Court of Appeals of Ohio, Eighth District, Cuyahoga
Criminal Appeal from the Cuyahoga County Court of Common
Pleas Case Nos. CR-07-503651-A and CR-07-504657-A
Michael C. O'Malley, Cuyahoga County Prosecuting
Attorney, and Anthony Thomas Miranda, Assistant Prosecuting
Attorney, for appellee.
A. Dixon, for appellant.
JOURNAL ENTRY AND OPINION
J. BOYLE, PRESIDING JUDGE
1} Defendant-appellant, William Johnson, appeals the
trial court's judgment denying his motion to withdraw his
plea that he entered into in February 2008. He raises two
assignments of error for our review:
1. The lower court erred and denied the appellant due process
and protection of Ohio law which bars his state convictions
based upon his conviction for the same conduct in federal
2.The appellant received ineffective assistance of counsel.
2} Finding no merit to his arguments, we affirm.
Procedural History and Factual Background
3} Johnson was indicted on state charges in two
cases in November and December 2007, including charges of
drug trafficking, resisting arrest, possessing criminal
tools, and two counts of drug possession. The alleged date of
the offenses in the first indictment was September 29, 2007,
and October 6, 2007, in the second indictment.
Johnson pleaded guilty on February 28, 2008, to four of the
five charges. In the first case, he pleaded guilty to drug
trafficking (crack cocaine) in violation of R.C.
2925.03(A)(2), a third-degree felony; resisting arrest in
violation of R.C. 2921.33, a second-degree misdemeanor; and
possessing criminal tools in violation of RC. 2923.24(A), a
fifth-degree felony. In the second case, he pleaded guilty to
possessing drugs (cocaine) in violation of R.C. 2925.11(A), a
5} Approximately one month later, Johnson and 15
other individuals were indicted in federal court on 23
charges. Count 1 of the federal indictment charged Johnson
with conspiracy to possess with the intent to distribute
cocaine and crack cocaine in violation of 21 U.S.C. 841(a)(1)
and 846 from July 2005 through March 2008. The indictment
listed Johnson's "overt acts" in the conspiracy
as occurring on April 20, June 28, July 11, and October 16,
6} In August 2008, Johnson pleaded guilty to the
federal indictment. The United States District Court for the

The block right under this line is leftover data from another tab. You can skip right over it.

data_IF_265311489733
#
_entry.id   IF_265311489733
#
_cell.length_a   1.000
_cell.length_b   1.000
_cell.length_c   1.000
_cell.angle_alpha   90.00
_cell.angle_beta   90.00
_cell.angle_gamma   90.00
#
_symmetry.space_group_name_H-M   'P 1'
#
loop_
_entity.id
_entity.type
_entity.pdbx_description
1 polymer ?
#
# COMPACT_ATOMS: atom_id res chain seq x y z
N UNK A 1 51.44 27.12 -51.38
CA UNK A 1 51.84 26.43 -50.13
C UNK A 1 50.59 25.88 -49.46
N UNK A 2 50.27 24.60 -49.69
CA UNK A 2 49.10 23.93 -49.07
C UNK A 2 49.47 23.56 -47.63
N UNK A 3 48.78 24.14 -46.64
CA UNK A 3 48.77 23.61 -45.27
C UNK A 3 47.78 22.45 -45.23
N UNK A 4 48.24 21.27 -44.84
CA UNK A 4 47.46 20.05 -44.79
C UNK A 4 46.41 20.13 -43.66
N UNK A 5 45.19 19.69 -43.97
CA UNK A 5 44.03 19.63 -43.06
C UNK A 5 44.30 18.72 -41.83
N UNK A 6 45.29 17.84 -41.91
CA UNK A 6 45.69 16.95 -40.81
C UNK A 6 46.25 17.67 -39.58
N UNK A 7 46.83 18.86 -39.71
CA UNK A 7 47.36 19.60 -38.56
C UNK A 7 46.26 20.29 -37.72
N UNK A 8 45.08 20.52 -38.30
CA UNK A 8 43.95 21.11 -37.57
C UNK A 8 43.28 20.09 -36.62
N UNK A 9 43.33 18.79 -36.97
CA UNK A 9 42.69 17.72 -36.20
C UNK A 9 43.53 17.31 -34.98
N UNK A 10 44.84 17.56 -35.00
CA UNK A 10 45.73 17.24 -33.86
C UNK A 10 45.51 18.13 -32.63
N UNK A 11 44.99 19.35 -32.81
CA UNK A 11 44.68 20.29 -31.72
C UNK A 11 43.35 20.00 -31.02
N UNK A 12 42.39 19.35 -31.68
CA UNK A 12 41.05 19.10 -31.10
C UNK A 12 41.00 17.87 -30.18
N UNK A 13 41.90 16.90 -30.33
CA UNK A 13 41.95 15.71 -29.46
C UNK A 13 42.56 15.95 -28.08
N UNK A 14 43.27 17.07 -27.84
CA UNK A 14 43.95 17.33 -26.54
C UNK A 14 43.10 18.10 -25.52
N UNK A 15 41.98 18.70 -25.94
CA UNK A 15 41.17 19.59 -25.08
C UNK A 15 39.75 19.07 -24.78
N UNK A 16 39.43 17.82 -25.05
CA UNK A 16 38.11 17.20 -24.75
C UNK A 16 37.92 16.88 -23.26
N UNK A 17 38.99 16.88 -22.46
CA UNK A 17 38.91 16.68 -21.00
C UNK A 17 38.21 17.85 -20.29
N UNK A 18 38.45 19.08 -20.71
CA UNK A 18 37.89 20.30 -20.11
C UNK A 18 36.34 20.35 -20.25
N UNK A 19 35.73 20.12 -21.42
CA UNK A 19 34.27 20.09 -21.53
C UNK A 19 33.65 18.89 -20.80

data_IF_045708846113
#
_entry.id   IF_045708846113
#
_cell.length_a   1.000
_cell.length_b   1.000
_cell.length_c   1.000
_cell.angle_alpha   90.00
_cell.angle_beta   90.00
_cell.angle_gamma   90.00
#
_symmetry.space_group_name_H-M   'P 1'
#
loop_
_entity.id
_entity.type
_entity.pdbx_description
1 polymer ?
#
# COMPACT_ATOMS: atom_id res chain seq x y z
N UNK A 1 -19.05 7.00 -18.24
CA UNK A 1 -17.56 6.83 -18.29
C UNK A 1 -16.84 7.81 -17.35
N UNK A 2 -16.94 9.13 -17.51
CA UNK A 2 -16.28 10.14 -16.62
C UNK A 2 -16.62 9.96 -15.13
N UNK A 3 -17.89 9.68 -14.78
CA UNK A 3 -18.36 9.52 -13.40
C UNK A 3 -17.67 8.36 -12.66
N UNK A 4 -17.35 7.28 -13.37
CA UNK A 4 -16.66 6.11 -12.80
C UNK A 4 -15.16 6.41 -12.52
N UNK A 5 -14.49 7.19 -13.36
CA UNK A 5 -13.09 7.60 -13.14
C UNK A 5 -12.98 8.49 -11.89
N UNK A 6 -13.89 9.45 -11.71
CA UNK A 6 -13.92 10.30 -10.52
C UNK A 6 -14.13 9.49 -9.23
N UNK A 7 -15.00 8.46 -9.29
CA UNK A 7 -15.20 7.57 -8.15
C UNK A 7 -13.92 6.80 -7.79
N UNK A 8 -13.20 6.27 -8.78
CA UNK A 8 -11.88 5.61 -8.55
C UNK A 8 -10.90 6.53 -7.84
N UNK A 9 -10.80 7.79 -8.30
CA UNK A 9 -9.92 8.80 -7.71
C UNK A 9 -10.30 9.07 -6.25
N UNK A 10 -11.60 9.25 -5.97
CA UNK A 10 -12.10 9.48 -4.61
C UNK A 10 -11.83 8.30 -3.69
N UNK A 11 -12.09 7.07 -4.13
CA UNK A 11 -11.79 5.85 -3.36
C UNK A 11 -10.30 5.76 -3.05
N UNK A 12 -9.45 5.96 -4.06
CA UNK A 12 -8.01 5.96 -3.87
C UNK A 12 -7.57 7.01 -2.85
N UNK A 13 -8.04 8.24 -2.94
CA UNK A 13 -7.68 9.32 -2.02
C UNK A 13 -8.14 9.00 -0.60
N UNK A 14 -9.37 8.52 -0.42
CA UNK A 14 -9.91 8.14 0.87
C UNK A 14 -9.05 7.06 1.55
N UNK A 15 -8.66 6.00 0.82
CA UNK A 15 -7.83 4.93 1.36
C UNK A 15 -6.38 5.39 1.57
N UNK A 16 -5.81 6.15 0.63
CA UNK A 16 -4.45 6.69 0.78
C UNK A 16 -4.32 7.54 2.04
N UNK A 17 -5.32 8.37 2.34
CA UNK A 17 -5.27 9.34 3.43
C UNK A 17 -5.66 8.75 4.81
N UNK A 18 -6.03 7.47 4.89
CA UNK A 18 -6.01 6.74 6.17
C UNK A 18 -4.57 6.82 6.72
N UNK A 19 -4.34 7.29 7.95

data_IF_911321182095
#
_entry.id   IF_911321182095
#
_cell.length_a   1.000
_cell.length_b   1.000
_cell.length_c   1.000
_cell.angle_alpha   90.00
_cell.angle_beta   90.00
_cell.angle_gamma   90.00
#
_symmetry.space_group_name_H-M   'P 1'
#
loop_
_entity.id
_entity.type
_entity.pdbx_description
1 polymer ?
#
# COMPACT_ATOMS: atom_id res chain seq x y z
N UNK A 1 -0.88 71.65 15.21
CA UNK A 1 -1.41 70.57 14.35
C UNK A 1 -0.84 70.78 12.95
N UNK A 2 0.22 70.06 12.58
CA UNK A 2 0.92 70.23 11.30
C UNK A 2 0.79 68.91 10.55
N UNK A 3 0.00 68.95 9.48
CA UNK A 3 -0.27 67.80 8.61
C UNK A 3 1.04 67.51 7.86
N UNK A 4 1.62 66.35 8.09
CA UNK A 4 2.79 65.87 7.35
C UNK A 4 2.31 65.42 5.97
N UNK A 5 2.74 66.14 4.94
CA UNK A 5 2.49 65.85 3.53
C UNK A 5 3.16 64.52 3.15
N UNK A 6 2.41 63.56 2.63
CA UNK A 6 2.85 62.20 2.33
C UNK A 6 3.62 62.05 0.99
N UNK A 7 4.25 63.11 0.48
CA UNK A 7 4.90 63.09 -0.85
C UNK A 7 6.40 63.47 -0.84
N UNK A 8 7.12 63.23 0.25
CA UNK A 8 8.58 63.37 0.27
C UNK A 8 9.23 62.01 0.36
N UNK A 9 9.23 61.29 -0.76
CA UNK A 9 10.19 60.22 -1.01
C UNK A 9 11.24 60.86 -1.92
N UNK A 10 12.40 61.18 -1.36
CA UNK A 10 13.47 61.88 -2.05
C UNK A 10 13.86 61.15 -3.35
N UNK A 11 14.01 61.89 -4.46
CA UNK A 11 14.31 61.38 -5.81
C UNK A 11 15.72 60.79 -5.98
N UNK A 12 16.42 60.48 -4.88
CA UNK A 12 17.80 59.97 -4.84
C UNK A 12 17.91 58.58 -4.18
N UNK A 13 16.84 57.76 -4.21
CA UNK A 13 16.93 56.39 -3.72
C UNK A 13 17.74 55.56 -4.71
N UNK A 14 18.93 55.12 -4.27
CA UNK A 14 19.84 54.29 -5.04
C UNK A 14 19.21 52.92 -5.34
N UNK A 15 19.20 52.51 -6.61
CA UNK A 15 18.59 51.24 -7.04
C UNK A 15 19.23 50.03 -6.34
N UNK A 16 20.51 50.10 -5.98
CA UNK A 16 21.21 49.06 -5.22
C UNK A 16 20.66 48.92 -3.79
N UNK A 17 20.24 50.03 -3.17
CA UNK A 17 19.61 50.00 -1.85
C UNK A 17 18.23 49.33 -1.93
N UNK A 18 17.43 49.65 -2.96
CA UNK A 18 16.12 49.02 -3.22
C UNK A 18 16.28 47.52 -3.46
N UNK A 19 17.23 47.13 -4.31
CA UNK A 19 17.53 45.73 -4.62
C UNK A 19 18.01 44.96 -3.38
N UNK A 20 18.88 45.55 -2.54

Northern District of Ohio sentenced Johnson on October 16,
2008, to 57 months in prison.
7} On November 6, 2008, the state court sentenced
Johnson to a total of three years in prison and ordered that
Johnson serve his sentence concurrent to the sentenced
imposed in his federal case.
8} Almost ten years later, in April 2018, Johnson
filed an "emergency motion" to withdraw his guilty
pleas for his drug trafficking and drug possession in both of
his 2008 state-court cases pursuant to Crim.R.
32.1. He alleged that his 2008 state-court
convictions were barred by R.C. 2925.50 due to the fact that
he was convicted of drug charges based upon the same conduct
in federal court. According to Johnson, he pleaded guilty in
February 2018, to a new charge of being "a felon in
possession" in federal court. At the time he filed his
Crim.R. 32.1 motion in state court, he was awaiting
sentencing in the new federal case (which was scheduled for
June 5, 2018). Johnson asserted that if his 2008 state
convictions were vacated, "it would have a significant
impact on his criminal history category and guideline
calculation for his federal sentencing on June 5,
9} The state opposed Johnson's motion. The trial
court held a hearing on Johnson's motion and subsequently
denied it. The trial court found that R.C. 2925.50 did not
bar Johnson's prosecution in state court. Regarding
Johnson's state-court drug possession charge, the trial
court found that it was not barred from prosecution because
it did not have the same elements as Johnson's federal
charge of conspiracy to possess with the intent to distribute
cocaine. With respect to Johnson's state-court
trafficking conviction, the trial court found that the date
of the state trafficking offense was not included as one of
the overt acts listed in the federal conspiracy indictment.
It is from this judgment that Johnson now appeals.
Crim. R. 32.1
10} Crim.R. 32.1 provides, "A motion to
withdraw a plea of guilty or no contest may be made only
before sentence is imposed; but to correct manifest injustice
the court after sentence may set aside the judgment of
conviction and permit the defendant to withdraw his or her
plea." This rule imposes a strict standard for deciding
a postsentence motion to withdraw a plea. State v.
Griffin, 141 Ohio App.3d 551, 553, 752 N.E.2d 310 (7th
Dist.2001). A defendant may only be allowed to withdraw a
plea after sentencing in "extraordinary cases."
State v. Smith, 49 Ohio St.2d 261, 264, 361 N.E.2d
1324 (1977). The defendant bears the burden of showing a
manifest injustice warranting the withdrawal of a plea.
Id. at paragraph one of the syllabus. "The
logic behind this precept is to discourage a defendant from
pleading guilty to test the weight of potential reprisal, and
later withdrawing the plea if the sentence was unexpectedly
severe." State v. Wynn, 131 Ohio App.3d 725,
728, 723 N.E.2d 627 (8th Dist.1998), citing State v.
Caraballo, 17 Ohio St.3d 66, 477 N.E.2d 627 (1985).
11} At the outset, we note that Johnson is
attempting to vacate guilty pleas that he entered into almost
ten years prior to filing his motion. This court has stated
that Crim.R. 32.1 does not contain a time limit for filing a
post-sentence motion to withdraw a plea, but "an undue
delay between the occurrence of the alleged cause for
withdrawal of a guilty plea and the filing of a motion under
Crim.R. 32.1 is a factor adversely affecting the credibility
of the movant and militating against the ...